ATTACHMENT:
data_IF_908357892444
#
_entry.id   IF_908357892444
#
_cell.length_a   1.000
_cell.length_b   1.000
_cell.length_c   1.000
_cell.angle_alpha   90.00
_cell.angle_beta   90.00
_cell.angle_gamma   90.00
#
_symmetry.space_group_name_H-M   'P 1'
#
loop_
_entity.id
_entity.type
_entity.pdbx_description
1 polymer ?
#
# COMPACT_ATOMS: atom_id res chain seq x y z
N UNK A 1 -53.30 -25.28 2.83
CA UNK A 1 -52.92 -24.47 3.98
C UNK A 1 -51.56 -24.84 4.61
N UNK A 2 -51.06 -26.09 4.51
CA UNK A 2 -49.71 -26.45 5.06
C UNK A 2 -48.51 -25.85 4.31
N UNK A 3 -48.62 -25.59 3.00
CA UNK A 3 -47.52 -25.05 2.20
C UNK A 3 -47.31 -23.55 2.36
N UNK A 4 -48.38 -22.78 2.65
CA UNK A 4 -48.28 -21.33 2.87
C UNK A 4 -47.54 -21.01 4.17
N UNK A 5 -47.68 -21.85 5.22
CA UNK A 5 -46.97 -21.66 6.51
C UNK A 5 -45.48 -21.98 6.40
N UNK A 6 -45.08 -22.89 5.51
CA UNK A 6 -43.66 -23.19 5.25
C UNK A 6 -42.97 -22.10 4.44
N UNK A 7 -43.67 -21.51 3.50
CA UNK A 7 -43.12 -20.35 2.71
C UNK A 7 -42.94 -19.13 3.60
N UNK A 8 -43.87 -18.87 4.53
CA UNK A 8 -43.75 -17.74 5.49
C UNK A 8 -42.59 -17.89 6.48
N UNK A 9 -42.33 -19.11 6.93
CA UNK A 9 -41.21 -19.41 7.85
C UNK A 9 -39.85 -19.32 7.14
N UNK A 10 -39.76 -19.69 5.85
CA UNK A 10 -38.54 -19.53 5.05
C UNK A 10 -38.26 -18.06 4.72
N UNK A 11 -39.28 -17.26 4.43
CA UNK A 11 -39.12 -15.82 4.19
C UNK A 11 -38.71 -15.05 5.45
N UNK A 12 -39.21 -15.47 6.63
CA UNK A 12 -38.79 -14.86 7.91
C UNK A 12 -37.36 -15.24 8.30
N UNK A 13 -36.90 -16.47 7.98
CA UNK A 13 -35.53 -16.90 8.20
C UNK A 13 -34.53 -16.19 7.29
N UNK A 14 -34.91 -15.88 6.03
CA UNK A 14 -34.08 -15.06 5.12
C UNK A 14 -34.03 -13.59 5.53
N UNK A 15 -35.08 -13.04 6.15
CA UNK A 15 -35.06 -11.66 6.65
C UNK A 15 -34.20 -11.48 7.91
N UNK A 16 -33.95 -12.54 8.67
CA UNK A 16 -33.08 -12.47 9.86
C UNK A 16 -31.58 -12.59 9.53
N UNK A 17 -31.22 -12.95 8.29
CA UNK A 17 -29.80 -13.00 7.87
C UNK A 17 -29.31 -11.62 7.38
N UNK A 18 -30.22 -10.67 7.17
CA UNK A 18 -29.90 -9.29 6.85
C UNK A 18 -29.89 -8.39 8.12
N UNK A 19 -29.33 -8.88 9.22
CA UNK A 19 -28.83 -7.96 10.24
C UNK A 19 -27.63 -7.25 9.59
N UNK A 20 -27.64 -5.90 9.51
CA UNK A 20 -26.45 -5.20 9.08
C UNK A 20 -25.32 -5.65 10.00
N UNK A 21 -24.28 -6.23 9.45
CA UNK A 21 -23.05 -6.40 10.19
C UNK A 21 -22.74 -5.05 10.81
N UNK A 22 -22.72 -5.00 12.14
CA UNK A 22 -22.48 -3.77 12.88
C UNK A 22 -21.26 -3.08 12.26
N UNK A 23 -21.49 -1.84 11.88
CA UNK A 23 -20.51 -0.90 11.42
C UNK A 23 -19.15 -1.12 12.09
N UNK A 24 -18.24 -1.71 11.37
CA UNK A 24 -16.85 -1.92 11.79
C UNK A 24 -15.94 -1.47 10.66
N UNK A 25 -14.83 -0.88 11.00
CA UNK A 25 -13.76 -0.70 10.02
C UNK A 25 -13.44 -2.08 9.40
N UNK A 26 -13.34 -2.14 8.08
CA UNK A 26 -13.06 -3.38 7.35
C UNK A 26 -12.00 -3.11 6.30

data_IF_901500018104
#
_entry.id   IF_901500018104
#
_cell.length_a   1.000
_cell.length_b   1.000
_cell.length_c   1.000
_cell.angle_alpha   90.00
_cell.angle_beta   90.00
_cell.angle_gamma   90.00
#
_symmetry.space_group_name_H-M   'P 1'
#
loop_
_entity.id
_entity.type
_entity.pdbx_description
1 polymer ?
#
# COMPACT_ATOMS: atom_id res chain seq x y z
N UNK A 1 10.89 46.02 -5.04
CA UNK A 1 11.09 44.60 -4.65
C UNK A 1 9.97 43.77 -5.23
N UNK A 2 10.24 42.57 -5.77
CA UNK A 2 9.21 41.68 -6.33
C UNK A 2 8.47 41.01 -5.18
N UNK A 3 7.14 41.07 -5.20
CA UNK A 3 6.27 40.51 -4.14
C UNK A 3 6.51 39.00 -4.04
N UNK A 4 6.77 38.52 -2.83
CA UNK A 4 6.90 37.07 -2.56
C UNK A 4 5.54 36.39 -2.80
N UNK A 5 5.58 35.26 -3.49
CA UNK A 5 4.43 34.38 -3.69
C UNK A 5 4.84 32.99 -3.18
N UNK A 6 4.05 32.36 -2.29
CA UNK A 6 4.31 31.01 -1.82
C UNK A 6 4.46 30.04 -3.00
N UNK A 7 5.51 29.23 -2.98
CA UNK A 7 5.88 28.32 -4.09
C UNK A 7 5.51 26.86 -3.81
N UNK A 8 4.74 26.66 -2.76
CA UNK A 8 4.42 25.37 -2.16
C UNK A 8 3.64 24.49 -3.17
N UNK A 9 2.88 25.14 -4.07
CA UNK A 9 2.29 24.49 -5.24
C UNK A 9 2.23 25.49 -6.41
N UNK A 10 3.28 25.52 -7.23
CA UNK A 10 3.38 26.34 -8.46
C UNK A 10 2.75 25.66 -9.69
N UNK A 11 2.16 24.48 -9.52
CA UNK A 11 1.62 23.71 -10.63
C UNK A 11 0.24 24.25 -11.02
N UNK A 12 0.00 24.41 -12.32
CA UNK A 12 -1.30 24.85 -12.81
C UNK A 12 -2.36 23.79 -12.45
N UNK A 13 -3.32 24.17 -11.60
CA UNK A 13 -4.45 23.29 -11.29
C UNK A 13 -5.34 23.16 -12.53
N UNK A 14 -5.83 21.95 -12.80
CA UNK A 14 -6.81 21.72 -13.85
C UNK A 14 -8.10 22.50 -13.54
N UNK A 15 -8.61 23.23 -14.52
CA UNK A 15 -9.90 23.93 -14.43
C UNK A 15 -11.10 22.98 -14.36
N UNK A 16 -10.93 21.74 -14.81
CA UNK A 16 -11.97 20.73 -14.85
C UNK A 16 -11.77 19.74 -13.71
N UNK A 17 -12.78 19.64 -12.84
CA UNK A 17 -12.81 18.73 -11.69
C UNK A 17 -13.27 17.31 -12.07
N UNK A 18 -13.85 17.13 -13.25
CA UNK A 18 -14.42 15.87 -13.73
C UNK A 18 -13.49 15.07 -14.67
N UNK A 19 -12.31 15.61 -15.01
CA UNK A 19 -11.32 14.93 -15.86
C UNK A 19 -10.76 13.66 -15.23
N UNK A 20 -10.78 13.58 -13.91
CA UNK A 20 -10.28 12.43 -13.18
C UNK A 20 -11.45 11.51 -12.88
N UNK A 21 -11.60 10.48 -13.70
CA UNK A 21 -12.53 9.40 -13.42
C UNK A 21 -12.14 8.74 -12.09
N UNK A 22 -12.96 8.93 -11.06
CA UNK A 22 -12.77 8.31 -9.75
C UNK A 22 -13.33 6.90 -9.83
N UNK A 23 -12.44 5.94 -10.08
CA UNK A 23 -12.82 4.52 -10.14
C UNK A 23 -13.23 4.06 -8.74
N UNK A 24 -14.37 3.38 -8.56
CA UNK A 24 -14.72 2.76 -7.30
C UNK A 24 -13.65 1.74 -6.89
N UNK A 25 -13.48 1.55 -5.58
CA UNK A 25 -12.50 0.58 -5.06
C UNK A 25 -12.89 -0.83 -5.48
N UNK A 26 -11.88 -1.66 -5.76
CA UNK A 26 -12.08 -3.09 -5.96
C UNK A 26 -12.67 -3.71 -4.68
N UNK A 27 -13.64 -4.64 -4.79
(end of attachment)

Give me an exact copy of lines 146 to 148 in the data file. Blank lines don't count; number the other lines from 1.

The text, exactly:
N UNK A 10 3.28 25.52 -7.23
CA UNK A 10 3.38 26.34 -8.46
C UNK A 10 2.75 25.66 -9.69